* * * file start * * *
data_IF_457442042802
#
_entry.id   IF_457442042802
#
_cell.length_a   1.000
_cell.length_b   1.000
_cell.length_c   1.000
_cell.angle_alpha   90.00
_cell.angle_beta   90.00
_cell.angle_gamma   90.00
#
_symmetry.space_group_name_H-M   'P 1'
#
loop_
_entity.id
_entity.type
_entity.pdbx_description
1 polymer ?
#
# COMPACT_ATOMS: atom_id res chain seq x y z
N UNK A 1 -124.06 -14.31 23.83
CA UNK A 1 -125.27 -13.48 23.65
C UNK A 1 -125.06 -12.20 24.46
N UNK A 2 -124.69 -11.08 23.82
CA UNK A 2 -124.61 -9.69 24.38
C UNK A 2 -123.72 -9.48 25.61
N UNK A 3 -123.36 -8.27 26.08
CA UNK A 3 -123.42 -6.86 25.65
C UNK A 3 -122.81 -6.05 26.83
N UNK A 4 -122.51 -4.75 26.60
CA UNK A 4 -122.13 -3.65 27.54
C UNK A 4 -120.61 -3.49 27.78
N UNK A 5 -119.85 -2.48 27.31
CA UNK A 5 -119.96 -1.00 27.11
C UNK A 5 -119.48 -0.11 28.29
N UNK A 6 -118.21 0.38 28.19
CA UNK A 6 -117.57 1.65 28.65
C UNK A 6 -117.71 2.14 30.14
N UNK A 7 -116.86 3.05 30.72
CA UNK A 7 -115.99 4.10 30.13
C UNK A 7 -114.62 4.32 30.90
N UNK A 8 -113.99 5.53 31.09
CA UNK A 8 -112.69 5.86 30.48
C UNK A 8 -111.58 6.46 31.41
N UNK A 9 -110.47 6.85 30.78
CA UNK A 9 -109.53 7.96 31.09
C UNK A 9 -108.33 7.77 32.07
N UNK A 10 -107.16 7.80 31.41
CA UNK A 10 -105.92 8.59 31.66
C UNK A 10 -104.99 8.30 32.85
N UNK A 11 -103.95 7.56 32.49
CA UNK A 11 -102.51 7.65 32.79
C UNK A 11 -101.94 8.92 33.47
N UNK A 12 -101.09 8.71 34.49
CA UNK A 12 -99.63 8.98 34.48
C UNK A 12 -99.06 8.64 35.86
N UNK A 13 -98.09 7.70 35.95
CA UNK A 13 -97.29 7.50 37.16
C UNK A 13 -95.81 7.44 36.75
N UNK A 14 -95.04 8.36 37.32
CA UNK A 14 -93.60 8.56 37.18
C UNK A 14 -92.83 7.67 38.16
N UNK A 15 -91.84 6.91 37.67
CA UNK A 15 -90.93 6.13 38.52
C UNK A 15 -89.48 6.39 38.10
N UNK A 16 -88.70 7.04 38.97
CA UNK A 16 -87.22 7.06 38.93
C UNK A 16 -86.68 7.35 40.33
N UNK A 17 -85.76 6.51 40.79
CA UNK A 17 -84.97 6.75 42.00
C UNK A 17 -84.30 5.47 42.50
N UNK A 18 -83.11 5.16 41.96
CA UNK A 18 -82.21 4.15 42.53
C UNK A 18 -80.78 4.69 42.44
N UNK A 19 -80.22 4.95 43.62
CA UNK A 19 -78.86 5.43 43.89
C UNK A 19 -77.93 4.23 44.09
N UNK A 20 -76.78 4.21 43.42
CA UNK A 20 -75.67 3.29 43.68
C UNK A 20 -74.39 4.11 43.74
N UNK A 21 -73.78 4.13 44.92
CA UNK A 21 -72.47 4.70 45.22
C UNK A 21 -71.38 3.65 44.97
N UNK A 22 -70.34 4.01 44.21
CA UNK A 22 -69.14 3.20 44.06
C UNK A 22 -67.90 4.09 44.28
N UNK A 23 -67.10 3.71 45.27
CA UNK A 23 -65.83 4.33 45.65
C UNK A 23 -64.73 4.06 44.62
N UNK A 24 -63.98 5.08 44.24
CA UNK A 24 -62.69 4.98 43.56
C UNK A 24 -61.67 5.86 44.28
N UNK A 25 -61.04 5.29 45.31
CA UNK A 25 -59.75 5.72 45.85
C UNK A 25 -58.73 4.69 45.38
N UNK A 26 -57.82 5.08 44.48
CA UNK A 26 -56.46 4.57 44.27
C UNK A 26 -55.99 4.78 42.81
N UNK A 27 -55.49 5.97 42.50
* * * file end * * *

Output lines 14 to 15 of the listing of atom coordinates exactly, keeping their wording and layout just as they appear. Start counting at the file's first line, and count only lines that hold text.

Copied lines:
loop_
_entity.id